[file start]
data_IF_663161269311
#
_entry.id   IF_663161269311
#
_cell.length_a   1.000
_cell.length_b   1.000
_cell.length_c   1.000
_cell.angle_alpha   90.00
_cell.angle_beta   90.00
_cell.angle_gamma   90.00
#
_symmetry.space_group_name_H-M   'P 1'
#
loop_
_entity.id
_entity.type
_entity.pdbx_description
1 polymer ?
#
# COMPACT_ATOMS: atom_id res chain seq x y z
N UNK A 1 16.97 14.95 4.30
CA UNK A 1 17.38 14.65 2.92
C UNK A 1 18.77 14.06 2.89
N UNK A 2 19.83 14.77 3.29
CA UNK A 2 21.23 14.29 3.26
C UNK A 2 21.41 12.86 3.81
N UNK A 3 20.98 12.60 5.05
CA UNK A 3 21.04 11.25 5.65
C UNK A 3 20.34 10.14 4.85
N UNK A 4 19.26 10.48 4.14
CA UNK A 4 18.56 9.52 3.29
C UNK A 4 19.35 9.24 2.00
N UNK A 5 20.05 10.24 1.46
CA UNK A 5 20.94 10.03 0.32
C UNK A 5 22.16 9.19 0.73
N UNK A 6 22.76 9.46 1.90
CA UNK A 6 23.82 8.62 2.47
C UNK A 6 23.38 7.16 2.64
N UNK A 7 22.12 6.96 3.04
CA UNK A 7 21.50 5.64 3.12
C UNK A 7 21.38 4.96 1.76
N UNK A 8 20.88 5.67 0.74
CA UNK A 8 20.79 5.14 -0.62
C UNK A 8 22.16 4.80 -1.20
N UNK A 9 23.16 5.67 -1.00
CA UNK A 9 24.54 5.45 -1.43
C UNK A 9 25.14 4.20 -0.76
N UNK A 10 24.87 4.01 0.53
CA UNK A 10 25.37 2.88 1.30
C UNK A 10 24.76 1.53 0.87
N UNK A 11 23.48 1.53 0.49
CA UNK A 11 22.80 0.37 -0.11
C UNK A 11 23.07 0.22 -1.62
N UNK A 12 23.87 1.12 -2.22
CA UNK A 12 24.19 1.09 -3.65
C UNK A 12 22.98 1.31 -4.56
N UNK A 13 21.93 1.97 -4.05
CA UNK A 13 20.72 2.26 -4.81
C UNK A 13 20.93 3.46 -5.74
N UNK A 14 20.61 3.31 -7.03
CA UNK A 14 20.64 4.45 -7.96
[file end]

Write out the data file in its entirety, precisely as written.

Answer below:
data_IF_663161269311
#
_entry.id   IF_663161269311
#
_cell.length_a   1.000
_cell.length_b   1.000
_cell.length_c   1.000
_cell.angle_alpha   90.00
_cell.angle_beta   90.00
_cell.angle_gamma   90.00
#
_symmetry.space_group_name_H-M   'P 1'
#
loop_
_entity.id
_entity.type
_entity.pdbx_description
1 polymer ?
#
# COMPACT_ATOMS: atom_id res chain seq x y z
N UNK A 1 16.97 14.95 4.30
CA UNK A 1 17.38 14.65 2.92
C UNK A 1 18.77 14.06 2.89
N UNK A 2 19.83 14.77 3.29
CA UNK A 2 21.23 14.29 3.26
C UNK A 2 21.41 12.86 3.81
N UNK A 3 20.98 12.60 5.05
CA UNK A 3 21.04 11.25 5.65
C UNK A 3 20.34 10.14 4.85
N UNK A 4 19.26 10.48 4.14
CA UNK A 4 18.56 9.52 3.29
C UNK A 4 19.35 9.24 2.00
N UNK A 5 20.05 10.24 1.46
CA UNK A 5 20.94 10.03 0.32
C UNK A 5 22.16 9.19 0.73
N UNK A 6 22.76 9.46 1.90
CA UNK A 6 23.82 8.62 2.47
C UNK A 6 23.38 7.16 2.64
N UNK A 7 22.12 6.96 3.04
CA UNK A 7 21.50 5.64 3.12
C UNK A 7 21.38 4.96 1.76
N UNK A 8 20.88 5.67 0.74
CA UNK A 8 20.79 5.14 -0.62
C UNK A 8 22.16 4.80 -1.20
N UNK A 9 23.16 5.67 -1.00
CA UNK A 9 24.54 5.45 -1.43
C UNK A 9 25.14 4.20 -0.76
N UNK A 10 24.87 4.01 0.53
CA UNK A 10 25.37 2.88 1.30
C UNK A 10 24.76 1.53 0.87
N UNK A 11 23.48 1.53 0.49
CA UNK A 11 22.80 0.37 -0.11
C UNK A 11 23.07 0.22 -1.62
N UNK A 12 23.87 1.12 -2.22
CA UNK A 12 24.19 1.09 -3.65
C UNK A 12 22.98 1.31 -4.56
N UNK A 13 21.93 1.97 -4.05
CA UNK A 13 20.72 2.26 -4.81
C UNK A 13 20.93 3.46 -5.74
N UNK A 14 20.61 3.31 -7.03
CA UNK A 14 20.64 4.45 -7.96